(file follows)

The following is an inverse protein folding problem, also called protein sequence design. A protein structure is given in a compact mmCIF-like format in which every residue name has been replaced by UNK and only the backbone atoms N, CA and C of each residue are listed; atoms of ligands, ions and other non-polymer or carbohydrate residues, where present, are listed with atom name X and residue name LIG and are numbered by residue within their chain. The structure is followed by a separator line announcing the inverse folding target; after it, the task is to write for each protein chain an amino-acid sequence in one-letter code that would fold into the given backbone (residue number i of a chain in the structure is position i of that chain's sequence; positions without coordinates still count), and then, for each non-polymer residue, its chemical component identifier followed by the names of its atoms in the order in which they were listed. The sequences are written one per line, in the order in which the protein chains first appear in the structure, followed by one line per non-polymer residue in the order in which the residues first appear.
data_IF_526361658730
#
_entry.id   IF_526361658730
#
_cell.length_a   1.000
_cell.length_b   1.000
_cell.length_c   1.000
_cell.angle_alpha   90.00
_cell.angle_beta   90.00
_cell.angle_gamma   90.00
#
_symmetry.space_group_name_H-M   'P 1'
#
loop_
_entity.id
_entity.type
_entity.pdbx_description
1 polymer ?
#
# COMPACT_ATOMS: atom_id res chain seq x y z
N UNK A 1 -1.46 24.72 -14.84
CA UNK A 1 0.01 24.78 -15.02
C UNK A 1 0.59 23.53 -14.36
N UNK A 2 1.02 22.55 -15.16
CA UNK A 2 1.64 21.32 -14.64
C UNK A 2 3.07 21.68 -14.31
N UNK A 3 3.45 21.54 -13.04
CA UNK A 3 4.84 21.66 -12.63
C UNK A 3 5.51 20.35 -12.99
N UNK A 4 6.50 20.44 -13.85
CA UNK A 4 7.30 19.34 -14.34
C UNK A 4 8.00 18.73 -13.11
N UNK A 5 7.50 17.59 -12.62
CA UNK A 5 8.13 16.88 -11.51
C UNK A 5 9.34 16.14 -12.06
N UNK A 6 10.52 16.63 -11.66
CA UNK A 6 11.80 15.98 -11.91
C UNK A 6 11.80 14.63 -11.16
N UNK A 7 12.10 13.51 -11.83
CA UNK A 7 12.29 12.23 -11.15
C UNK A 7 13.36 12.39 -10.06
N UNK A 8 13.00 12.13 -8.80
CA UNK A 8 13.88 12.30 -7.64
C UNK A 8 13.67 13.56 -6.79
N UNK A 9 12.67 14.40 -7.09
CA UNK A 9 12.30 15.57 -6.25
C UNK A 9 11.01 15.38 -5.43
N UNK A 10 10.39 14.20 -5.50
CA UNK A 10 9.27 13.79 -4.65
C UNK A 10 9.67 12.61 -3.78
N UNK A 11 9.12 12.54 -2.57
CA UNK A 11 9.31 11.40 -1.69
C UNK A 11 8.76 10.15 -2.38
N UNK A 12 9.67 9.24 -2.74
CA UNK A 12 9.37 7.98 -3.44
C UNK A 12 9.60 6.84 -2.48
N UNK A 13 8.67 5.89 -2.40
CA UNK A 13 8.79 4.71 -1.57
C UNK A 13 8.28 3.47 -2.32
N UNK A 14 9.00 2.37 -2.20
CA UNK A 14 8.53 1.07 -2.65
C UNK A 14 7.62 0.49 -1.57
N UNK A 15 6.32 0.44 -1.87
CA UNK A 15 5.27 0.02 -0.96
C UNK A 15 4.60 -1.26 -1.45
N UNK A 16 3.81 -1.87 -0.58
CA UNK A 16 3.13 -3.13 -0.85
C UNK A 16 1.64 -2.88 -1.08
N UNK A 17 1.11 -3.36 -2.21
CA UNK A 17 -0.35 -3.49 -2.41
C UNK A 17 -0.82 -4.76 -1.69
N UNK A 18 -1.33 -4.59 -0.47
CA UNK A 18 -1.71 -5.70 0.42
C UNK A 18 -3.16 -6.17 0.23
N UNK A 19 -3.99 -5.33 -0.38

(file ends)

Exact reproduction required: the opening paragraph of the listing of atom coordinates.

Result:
The following is an inverse protein folding problem, also called protein sequence design. A protein structure is given in a compact mmCIF-like format in which every residue name has been replaced by UNK and only the backbone atoms N, CA and C of each residue are listed; atoms of ligands, ions and other non-polymer or carbohydrate residues, where present, are listed with atom name X and residue name LIG and are numbered by residue within their chain. The structure is followed by a separator line announcing the inverse folding target; after it, the task is to write for each protein chain an amino-acid sequence in one-letter code that would fold into the given backbone (residue number i of a chain in the structure is position i of that chain's sequence; positions without coordinates still count), and then, for each non-polymer residue, its chemical component identifier followed by the names of its atoms in the order in which they were listed. The sequences are written one per line, in the order in which the protein chains first appear in the structure, followed by one line per non-polymer residue in the order in which the residues first appear.